She had to be put down last summer b/c of illness and spent the last few months in the house. They now have a new dog that stays in the house. Actually, where they live, they couldn't adopt a dog if it was going to be an outside dog, which I thought was strange b/c they live in the country, and most farm dogs are outside. Oh, well, their new guy wouldn't be suited for outside living anyway. smile
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CH Jokar's- RC Pacific- Sojourn

Happy to be a- Canine Good- Citizen!
 
 
Barked: Fri Jun 10, '05 8:36pm PST 
Keiko, I would think that the reason for not allowing someone to adopt if they are going to keep the dog outside would be that almost all dogs want one thing in life (besides chow!), and that is to be WITH people. Dogs were domesticated to live with people, they want to be near us. I never did understand why people buy dogs and chain them up waaay back in the yard, etc, where the dog has little chance of interaction with the owner/family. Farm dogs used to be considered to some degree as 'livestock'. I believe that thinking has changed as is evidenced by all the comments on Dogster, etc. People now see dogs as a vaulable asset to their lives, they bring so much joy and pleasure to us. So they need to be inside so that can interact with us, make us laugh, entertain us, and give us comfort when the chips are down. There is nothing like a big ol' dog kiss to cheer you up!!! They can't do that from a chain in the backyard.
The downed fence is an exception--the dogs won't stay chained forever or as a way of life.
It's too scary for me to leave my dogs outside unattended. If I'm gone, they are in the house. Recently in WY, there is a rural area where someone has been regularly poisoning the area's dogs over the last few years. The latest was a lady who had both of her dogs poisoned. The gal lives way outside of town, has her area fenced, and had the dogs in a chainlink kennel area inside of the fence. Her dogs were never loose and never wandered, they were not barkers. The person who poisoned the poor dogs had to go thru a lot of work to do his act--andhe had to wait for the owenr to leave home for the day. But---he had access to the dogs because they were left outside unatteded. It's just a risk I don't want to take.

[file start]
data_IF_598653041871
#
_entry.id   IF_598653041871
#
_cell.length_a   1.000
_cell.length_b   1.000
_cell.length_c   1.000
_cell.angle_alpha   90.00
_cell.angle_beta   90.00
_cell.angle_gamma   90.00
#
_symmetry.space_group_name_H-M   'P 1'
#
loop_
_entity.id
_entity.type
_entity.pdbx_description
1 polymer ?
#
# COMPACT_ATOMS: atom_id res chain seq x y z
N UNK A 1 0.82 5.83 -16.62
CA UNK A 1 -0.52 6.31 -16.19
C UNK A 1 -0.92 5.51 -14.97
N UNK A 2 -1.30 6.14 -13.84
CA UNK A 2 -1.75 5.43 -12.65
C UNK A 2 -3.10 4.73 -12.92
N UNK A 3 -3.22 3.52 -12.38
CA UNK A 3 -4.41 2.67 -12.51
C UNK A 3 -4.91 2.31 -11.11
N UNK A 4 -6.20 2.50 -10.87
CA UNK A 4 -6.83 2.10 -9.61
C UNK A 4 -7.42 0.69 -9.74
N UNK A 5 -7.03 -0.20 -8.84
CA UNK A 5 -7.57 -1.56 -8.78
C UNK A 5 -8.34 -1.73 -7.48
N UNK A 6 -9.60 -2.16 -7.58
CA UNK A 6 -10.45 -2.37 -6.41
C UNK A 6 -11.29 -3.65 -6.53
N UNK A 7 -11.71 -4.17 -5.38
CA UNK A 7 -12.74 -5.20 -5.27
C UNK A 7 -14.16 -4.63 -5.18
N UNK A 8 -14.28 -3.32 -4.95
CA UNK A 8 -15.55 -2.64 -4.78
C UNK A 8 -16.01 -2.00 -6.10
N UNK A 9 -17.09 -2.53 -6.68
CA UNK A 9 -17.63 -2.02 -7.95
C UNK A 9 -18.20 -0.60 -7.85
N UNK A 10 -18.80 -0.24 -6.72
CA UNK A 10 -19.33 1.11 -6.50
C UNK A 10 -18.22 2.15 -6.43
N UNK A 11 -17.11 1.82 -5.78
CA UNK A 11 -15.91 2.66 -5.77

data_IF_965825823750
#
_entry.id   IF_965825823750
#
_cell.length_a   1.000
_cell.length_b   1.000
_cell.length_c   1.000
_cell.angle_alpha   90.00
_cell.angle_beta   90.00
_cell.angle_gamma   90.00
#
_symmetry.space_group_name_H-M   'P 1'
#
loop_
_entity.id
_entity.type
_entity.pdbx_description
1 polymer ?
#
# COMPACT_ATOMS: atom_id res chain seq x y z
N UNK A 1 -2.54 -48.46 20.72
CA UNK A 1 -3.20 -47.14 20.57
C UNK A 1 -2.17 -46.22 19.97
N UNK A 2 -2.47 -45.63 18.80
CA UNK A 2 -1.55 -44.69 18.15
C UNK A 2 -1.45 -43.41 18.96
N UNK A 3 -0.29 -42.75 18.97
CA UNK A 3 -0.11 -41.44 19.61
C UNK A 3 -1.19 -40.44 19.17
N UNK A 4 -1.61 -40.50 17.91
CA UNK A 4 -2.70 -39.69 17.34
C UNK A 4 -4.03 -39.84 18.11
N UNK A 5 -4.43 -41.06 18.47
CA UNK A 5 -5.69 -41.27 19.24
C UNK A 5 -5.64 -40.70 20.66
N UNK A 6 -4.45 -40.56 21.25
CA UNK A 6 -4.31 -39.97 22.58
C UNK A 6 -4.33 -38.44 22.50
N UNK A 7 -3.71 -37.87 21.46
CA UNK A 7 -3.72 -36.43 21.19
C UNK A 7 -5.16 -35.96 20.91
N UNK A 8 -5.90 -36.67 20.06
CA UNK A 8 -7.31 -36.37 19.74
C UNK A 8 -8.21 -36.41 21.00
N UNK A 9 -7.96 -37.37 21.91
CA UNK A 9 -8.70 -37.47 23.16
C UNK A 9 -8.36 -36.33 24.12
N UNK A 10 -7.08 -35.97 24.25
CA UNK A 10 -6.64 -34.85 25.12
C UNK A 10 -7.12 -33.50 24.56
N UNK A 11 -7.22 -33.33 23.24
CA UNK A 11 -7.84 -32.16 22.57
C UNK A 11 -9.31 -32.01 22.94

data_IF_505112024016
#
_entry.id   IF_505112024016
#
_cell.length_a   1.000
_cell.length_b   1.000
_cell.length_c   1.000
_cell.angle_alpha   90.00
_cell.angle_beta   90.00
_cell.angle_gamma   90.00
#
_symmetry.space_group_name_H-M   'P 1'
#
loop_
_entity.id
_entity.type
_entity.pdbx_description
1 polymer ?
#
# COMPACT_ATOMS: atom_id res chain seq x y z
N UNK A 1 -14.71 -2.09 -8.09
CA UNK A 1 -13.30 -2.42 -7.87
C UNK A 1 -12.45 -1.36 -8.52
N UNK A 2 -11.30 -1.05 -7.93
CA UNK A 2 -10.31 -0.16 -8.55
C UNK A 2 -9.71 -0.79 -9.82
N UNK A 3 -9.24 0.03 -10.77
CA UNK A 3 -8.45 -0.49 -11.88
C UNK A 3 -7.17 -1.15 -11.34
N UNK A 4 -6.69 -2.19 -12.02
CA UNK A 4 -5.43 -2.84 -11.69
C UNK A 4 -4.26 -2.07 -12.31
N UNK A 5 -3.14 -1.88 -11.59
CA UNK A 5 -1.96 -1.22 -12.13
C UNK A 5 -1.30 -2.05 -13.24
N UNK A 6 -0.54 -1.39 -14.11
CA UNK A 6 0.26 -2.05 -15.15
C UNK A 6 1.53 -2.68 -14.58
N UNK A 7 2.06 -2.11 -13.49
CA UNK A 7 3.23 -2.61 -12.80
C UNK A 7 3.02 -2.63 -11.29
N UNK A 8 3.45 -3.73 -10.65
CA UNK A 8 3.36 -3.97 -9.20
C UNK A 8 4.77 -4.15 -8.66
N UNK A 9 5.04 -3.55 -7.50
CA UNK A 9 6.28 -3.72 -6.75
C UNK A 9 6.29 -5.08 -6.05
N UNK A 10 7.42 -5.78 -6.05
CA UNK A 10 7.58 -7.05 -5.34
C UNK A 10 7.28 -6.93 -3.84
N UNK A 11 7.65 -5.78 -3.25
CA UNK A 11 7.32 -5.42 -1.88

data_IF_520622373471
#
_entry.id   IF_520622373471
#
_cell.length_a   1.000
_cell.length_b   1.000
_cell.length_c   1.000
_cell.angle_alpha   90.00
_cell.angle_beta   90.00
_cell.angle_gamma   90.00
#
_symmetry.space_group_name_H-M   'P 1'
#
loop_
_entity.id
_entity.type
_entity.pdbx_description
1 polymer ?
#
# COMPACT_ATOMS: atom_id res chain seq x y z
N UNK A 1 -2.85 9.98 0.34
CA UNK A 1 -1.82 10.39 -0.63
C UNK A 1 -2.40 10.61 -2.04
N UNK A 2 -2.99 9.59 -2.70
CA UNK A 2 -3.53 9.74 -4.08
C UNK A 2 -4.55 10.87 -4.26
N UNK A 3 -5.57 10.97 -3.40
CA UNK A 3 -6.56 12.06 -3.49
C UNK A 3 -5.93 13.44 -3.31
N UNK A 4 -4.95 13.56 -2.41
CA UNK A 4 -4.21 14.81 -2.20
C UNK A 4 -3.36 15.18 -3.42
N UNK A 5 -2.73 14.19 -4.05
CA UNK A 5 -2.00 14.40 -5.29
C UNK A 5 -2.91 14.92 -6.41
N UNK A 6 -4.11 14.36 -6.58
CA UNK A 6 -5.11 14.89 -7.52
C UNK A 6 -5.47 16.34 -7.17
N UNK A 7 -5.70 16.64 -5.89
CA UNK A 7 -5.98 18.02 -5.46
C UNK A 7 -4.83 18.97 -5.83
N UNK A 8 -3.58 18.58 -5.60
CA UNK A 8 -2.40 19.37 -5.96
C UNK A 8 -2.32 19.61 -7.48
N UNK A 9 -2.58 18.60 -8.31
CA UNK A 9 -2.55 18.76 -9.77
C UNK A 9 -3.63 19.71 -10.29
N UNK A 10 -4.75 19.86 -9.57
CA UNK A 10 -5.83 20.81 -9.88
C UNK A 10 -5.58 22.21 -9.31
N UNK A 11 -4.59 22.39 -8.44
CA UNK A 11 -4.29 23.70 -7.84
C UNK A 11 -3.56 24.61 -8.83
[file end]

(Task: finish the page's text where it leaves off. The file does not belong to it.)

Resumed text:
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Keiko- (4/8/98-12/5- /12)

Queen fuddy- duddy
 
 
Barked: Sat Jun 11, '05 12:18am PST 
Actually, there are quite a few breeds that I know of that would prefer to be outside, rather than with their people. Not that they don't enjoy their people, but would rather be outside in the elements.

And like I said, if you are doing it resposibly, I have no problem with it. That doesn't mean leave the dog tied up all day with no socialization or exercise.

As far as the poisoning, that is unfortunate and I have also ran into a few cases. But they are rare, and the culprit is usually apprehended. I would rather have my dog happy and run the minute risk of something happening, then lock them inside and have them depressed, unhappy, and anxiety ridden.
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CH Jokar's- RC Pacific- Sojourn

Happy to be a- Canine Good- Citizen!
 
 
Barked: Sat Jun 11, '05 6:32am PST 
Keiko,
actually dog poisonings are unfortunately NOT rare. Dogs have even been poisoned in their crates at dog shows with a lot of people milling around. It's just a head's up kind of thing.
I agree that there are some breeds and individuals that do not crave social interaction with people. But it is way too broad of a statement to say that being indoors makes a dog depressed,unhappy, and anxiety ridden. I do not know one single dog who exhibits those symptoms from being inside with their family!
Tying a dog out can be done humanely as you stated. But the dogs I see chained are not being treated humanely, I think the potential for abuse (neglect) is pretty high with the majority of chained dogs. I doubt anyone on Dogster would fit in that category,and you surely don't--but as a generalization, chains are not a dog's best friend. There are exceptions of course.